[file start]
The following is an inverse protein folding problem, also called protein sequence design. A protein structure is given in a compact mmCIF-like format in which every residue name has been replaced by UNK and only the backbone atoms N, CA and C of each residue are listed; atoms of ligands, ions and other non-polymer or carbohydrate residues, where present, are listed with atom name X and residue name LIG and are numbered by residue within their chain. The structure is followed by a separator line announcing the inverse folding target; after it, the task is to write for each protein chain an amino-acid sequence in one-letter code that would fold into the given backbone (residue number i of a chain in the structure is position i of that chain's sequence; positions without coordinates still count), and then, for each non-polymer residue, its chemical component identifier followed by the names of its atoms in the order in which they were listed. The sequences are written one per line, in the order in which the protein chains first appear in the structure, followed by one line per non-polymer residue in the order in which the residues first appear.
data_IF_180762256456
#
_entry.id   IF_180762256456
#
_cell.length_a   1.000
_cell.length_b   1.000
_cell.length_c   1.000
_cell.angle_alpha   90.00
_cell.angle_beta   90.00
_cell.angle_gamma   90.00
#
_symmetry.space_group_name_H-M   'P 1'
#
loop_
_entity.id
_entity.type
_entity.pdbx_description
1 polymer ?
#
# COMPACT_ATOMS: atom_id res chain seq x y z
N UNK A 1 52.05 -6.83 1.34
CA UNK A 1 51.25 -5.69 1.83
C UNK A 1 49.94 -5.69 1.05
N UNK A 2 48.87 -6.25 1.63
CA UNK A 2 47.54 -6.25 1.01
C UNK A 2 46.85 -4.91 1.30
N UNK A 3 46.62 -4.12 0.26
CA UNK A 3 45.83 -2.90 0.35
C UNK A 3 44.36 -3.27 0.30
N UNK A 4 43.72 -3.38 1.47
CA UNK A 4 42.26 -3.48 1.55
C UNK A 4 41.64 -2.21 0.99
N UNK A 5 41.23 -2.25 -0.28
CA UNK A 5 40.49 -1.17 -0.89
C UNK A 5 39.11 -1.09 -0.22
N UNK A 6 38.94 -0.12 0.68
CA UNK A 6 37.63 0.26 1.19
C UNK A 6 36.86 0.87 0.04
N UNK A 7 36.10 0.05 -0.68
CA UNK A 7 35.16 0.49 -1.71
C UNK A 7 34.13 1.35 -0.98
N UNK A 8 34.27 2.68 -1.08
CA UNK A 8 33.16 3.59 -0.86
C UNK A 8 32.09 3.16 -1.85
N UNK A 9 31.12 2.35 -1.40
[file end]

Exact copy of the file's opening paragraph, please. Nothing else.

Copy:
The following is an inverse protein folding problem, also called protein sequence design. A protein structure is given in a compact mmCIF-like format in which every residue name has been replaced by UNK and only the backbone atoms N, CA and C of each residue are listed; atoms of ligands, ions and other non-polymer or carbohydrate residues, where present, are listed with atom name X and residue name LIG and are numbered by residue within their chain. The structure is followed by a separator line announcing the inverse folding target; after it, the task is to write for each protein chain an amino-acid sequence in one-letter code that would fold into the given backbone (residue number i of a chain in the structure is position i of that chain's sequence; positions without coordinates still count), and then, for each non-polymer residue, its chemical component identifier followed by the names of its atoms in the order in which they were listed. The sequences are written one per line, in the order in which the protein chains first appear in the structure, followed by one line per non-polymer residue in the order in which the residues first appear.